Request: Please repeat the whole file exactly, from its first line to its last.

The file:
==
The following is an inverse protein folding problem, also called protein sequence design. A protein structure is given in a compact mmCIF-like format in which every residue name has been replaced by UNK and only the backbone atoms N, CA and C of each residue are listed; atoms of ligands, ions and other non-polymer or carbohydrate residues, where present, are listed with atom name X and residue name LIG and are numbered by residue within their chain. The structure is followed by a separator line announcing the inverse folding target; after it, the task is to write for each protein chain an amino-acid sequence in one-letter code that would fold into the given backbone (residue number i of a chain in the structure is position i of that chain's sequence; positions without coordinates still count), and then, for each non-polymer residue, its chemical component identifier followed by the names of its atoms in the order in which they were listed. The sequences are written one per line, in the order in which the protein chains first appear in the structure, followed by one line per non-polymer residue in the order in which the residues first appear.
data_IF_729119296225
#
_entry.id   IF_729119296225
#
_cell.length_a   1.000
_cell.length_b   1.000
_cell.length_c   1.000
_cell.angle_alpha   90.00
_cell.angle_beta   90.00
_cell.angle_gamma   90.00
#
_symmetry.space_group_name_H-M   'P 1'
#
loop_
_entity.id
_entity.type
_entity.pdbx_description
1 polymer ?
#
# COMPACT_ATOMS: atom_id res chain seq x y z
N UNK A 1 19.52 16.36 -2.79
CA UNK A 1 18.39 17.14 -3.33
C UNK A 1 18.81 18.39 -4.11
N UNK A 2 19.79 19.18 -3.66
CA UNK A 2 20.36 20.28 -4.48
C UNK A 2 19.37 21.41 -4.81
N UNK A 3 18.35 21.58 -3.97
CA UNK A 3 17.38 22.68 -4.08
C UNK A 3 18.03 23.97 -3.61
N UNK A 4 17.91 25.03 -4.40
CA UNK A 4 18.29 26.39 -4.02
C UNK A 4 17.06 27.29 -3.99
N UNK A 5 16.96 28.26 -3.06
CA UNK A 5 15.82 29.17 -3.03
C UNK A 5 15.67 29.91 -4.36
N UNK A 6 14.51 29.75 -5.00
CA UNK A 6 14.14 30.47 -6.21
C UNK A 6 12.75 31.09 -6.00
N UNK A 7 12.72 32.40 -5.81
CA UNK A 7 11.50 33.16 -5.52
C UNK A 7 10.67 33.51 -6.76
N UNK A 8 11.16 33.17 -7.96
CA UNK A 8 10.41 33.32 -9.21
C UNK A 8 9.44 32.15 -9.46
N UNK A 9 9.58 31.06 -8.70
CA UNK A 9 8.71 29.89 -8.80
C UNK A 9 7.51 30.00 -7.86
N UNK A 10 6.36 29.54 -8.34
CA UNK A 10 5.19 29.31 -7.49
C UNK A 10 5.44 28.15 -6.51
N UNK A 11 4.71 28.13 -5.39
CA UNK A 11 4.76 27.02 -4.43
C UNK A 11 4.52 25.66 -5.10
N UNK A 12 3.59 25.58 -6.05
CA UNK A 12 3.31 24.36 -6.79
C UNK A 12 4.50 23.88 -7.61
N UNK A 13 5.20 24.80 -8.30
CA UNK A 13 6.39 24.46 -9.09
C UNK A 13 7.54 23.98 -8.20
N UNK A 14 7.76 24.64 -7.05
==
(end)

The following is an inverse protein folding problem, also called protein sequence design. A protein structure is given in a compact mmCIF-like format in which every residue name has been replaced by UNK and only the backbone atoms N, CA and C of each residue are listed; atoms of ligands, ions and other non-polymer or carbohydrate residues, where present, are listed with atom name X and residue name LIG and are numbered by residue within their chain. The structure is followed by a separator line announcing the inverse folding target; after it, the task is to write for each protein chain an amino-acid sequence in one-letter code that would fold into the given backbone (residue number i of a chain in the structure is position i of that chain's sequence; positions without coordinates still count), and then, for each non-polymer residue, its chemical component identifier followed by the names of its atoms in the order in which they were listed. The sequences are written one per line, in the order in which the protein chains first appear in the structure, followed by one line per non-polymer residue in the order in which the residues first appear.
data_IF_729119296225
#
_entry.id   IF_729119296225
#
_cell.length_a   1.000
_cell.length_b   1.000
_cell.length_c   1.000
_cell.angle_alpha   90.00
_cell.angle_beta   90.00
_cell.angle_gamma   90.00
#
_symmetry.space_group_name_H-M   'P 1'
#
loop_
_entity.id
_entity.type
_entity.pdbx_description
1 polymer ?
#
# COMPACT_ATOMS: atom_id res chain seq x y z
N UNK A 1 19.52 16.36 -2.79
CA UNK A 1 18.39 17.14 -3.33
C UNK A 1 18.81 18.39 -4.11
N UNK A 2 19.79 19.18 -3.66
CA UNK A 2 20.36 20.28 -4.48
C UNK A 2 19.37 21.41 -4.81
N UNK A 3 18.35 21.58 -3.97
CA UNK A 3 17.38 22.68 -4.08
C UNK A 3 18.03 23.97 -3.61
N UNK A 4 17.91 25.03 -4.40
CA UNK A 4 18.29 26.39 -4.02
C UNK A 4 17.06 27.29 -3.99
N UNK A 5 16.96 28.26 -3.06
CA UNK A 5 15.82 29.17 -3.03
C UNK A 5 15.67 29.91 -4.36
N UNK A 6 14.51 29.75 -5.00
CA UNK A 6 14.14 30.47 -6.21
C UNK A 6 12.75 31.09 -6.00
N UNK A 7 12.72 32.40 -5.81
CA UNK A 7 11.50 33.16 -5.52
C UNK A 7 10.67 33.51 -6.76
N UNK A 8 11.16 33.17 -7.96
CA UNK A 8 10.41 33.32 -9.21
C UNK A 8 9.44 32.15 -9.46
N UNK A 9 9.58 31.06 -8.70
CA UNK A 9 8.71 29.89 -8.80
C UNK A 9 7.51 30.00 -7.86
N UNK A 10 6.36 29.54 -8.34
CA UNK A 10 5.19 29.31 -7.49
C UNK A 10 5.44 28.15 -6.51
N UNK A 11 4.71 28.13 -5.39
CA UNK A 11 4.76 27.02 -4.43
C UNK A 11 4.52 25.66 -5.10
N UNK A 12 3.59 25.58 -6.05
CA UNK A 12 3.31 24.36 -6.79
C UNK A 12 4.50 23.88 -7.61
N UNK A 13 5.20 24.80 -8.30
CA UNK A 13 6.39 24.46 -9.09
C UNK A 13 7.54 23.98 -8.20
N UNK A 14 7.76 24.64 -7.05